The Giving Dilemma; Part 4

So my aunt needed a relatively routine in-patient operation; routine, that is, for someone not 89 years of age.  Because of her advanced years, the doctors played it safe, ran numerous tests, and kept her in the hospital for a total of ten days; and then released her to a convalescent home for several weeks of recuperation.  All totaled, she was away from home for all but a few days out of the month.

Aware of the fact that she lives alone, several of her neighbors and friends among the church ladies volunteered to keep an eye on her house, collect her mail, and generally make sure that the place would not look unoccupied while she was gone.  I drove down to pick her up and bring her home; and was pleased to see that within an hour of her return a number of her friends dropped by.  One woman brought her mail.  Confiding to me that my aunt got a lot of mail, she asked if I could go down to her car to get it and bring it into the house.

I was stunned by what I found.

There, in the back of this lady’s car, were three paper shopping bags.  One, virtually empty, was marked “Regular mail and bills.”  One, half full, was marked, “Political.”  Finally, there was one, full nearly to the top, that was labeled, “Donations.”

Now, we had been aware for some time that my aunt seemed to receive an unusual number of requests from charities; but we had no idea of exactly how many….or of how many she was responding to or how much she was giving.  But there before me sat one month’s worth of donation requests, and they were overwhelming.

I did not give these to my aunt, instead pouring the contents of both the “Political” and “Donations” bags together into one overstuffed large sack, and brought them home.  When I finally had the chance to go through them, I was utterly shocked.  For one thing, the bag marked “Political” did not contain campaign mailings as I had initially assumed.  Rather, they were, every one of them, solicitations from a variety of PACs…in other words, pleas for donations.

Combining these with the ones in the “Donations” bag, I set out to count them.  When I was done, I had 210 pieces of mail, each requesting money; about a third of them containing an assortment of religious trinkets, T-shirts, flag decals, and about 50,000 self-address labels; and each, in its own way, assuring my aunt that by SENDING MONEY NOW, she would be doing her part on behalf of God, Country, all that’s Holy, and our Constitutional Rights. Thirteen other pieces of mail, by the way, informed her that she had won something upwards of $72 million if she’d purchase THESE EXCITING SUBSCRIPTIONS TODAY!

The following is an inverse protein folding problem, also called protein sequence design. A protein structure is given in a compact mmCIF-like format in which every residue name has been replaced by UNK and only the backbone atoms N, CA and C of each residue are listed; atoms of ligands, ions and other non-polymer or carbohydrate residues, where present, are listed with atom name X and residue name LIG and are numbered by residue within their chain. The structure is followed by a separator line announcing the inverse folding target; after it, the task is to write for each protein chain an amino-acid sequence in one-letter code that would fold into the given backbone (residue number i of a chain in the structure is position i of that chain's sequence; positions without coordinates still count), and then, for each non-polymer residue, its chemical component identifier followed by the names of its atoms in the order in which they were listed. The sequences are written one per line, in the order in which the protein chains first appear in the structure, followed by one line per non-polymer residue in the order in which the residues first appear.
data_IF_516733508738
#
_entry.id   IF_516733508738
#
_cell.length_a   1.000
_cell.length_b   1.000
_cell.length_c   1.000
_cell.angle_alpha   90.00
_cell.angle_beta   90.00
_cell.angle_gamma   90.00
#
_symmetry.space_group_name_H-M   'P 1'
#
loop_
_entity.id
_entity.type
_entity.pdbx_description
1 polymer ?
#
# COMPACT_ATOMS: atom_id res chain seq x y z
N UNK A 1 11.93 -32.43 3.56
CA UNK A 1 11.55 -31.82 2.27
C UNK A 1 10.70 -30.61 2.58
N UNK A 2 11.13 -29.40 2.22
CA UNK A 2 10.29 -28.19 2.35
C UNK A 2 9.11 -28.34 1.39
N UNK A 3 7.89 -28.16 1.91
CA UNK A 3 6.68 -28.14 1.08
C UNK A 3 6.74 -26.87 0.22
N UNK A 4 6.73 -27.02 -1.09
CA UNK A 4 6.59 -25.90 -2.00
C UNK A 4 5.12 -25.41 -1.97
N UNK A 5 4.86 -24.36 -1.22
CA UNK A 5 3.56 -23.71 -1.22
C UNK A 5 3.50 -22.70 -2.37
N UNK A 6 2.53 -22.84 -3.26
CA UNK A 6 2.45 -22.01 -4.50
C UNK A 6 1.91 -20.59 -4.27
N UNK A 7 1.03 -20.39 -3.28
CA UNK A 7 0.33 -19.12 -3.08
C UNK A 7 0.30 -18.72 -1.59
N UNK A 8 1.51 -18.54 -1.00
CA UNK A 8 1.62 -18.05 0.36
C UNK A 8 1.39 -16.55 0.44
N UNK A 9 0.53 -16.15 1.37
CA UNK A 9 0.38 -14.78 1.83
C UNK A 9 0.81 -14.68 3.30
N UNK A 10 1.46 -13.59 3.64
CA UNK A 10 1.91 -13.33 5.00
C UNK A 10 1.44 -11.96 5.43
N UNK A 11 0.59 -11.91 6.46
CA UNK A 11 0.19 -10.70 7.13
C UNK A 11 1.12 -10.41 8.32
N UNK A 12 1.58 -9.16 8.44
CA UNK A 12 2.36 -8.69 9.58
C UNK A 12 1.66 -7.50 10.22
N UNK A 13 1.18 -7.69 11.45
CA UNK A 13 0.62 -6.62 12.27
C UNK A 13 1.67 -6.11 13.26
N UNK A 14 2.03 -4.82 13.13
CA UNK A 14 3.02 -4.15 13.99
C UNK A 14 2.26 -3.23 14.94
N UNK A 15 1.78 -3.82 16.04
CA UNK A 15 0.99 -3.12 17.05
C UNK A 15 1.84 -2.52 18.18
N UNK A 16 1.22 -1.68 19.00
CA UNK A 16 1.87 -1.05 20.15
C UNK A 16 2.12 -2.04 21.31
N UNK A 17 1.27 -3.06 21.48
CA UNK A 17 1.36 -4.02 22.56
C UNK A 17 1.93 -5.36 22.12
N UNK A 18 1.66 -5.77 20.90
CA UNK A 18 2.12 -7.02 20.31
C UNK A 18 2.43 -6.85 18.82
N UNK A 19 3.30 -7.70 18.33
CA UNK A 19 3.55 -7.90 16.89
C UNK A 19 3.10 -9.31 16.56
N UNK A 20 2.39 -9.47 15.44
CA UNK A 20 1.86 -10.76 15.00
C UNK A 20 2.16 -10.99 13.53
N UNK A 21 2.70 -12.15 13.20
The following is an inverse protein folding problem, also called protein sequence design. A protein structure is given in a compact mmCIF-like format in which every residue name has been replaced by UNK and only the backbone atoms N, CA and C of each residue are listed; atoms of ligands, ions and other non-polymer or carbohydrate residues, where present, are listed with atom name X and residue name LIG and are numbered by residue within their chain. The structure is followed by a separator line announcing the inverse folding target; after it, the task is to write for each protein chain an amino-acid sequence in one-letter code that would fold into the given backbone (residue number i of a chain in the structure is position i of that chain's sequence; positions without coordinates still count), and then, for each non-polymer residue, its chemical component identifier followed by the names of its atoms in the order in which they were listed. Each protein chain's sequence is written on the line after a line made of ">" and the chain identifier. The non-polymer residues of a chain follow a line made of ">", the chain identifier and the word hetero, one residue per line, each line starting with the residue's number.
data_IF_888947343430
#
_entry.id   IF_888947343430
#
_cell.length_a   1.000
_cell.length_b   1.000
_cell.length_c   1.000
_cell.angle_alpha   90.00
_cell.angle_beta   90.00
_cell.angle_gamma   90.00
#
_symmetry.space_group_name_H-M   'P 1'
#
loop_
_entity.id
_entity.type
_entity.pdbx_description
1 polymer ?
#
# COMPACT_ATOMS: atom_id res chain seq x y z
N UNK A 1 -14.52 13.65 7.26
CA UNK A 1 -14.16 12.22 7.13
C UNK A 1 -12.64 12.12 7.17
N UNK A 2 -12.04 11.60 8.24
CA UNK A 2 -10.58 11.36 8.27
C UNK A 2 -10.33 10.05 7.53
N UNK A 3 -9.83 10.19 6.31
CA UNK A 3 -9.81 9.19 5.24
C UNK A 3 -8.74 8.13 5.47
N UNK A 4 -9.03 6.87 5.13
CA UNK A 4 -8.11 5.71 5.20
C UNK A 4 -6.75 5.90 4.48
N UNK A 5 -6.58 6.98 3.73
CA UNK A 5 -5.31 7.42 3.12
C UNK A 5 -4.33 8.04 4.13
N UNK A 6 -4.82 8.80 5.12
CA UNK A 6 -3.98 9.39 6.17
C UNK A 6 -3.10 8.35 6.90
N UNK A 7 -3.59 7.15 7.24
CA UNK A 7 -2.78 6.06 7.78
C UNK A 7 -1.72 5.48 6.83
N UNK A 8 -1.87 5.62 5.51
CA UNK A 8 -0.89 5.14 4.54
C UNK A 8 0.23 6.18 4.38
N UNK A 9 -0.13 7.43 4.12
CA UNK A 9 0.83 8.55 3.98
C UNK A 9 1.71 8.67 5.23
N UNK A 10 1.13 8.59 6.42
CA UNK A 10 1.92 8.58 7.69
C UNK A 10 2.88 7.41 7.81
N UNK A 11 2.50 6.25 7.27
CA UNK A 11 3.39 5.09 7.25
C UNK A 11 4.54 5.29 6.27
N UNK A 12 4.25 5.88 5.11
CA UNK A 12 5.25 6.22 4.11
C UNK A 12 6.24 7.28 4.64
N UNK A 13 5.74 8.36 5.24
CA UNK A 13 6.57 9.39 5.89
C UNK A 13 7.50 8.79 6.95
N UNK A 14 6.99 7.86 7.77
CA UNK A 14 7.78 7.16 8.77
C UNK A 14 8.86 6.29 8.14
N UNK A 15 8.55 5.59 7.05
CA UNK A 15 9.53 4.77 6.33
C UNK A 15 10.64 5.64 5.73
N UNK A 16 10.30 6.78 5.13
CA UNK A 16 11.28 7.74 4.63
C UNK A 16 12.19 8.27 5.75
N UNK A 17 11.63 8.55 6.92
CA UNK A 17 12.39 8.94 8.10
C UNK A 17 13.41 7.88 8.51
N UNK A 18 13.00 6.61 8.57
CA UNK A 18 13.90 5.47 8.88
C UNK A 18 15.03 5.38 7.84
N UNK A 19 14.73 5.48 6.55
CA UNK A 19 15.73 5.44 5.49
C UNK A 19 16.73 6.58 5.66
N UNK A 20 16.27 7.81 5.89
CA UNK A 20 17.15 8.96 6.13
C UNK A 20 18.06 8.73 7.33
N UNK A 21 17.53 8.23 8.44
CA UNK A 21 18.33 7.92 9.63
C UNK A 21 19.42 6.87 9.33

All together there were 223 pieces of mail there, an average of over 55 a week.  Amazing.

More problematic was when I tried to learn more about a random sample of the “charities” that were asking for her support.  Going to Charity Navigator, I could find listings for only four of the ten I pulled from different places in the pile before me.  Of these, one had a Donor’s Advisory attached to it (some small matter of a problem with the IRS), two had received 2-Star ratings (out of four possible), and one had a 3-Star rating.  I went to The Foundation Center’s 990 Finder, and again could not find information for four of the organizations.  One had a website, but said nothing about what it is actually doing with the money it is taking from gullible people like my aunt.

But if you ask her, they are all worthy causes…an opinion she formed because they used several buzzwords that connect with her particular value scale.  When I asked her exactly how many of these “charities” she was supporting, she would not answer me…so I fear the worst.

On the one hand, this might seem like nothing more than a story about one old lady who is not as careful as she should be when writing donation checks.  But I personally believe it represents just the tip of the iceberg in a pattern of systematic financial exploitation of the elderly.  According to a feature produced by the Fox Network and broadcast by many of its affiliates a few weeks ago, an estimated 7 million senior citizens — one in five Americans over age 65 — become victims of financial abuse, a crime that collectively robs them of nearly $3 billion.  While I cannot prove that all, most, or even a significant number of the 223 outfits that seem to be contacting my aunt every month are downright fraudulent, the sheer number, the similarity in their pitches, and the consistency with which they send her solicitations constitute what I believe to be a crime in fact if not in law.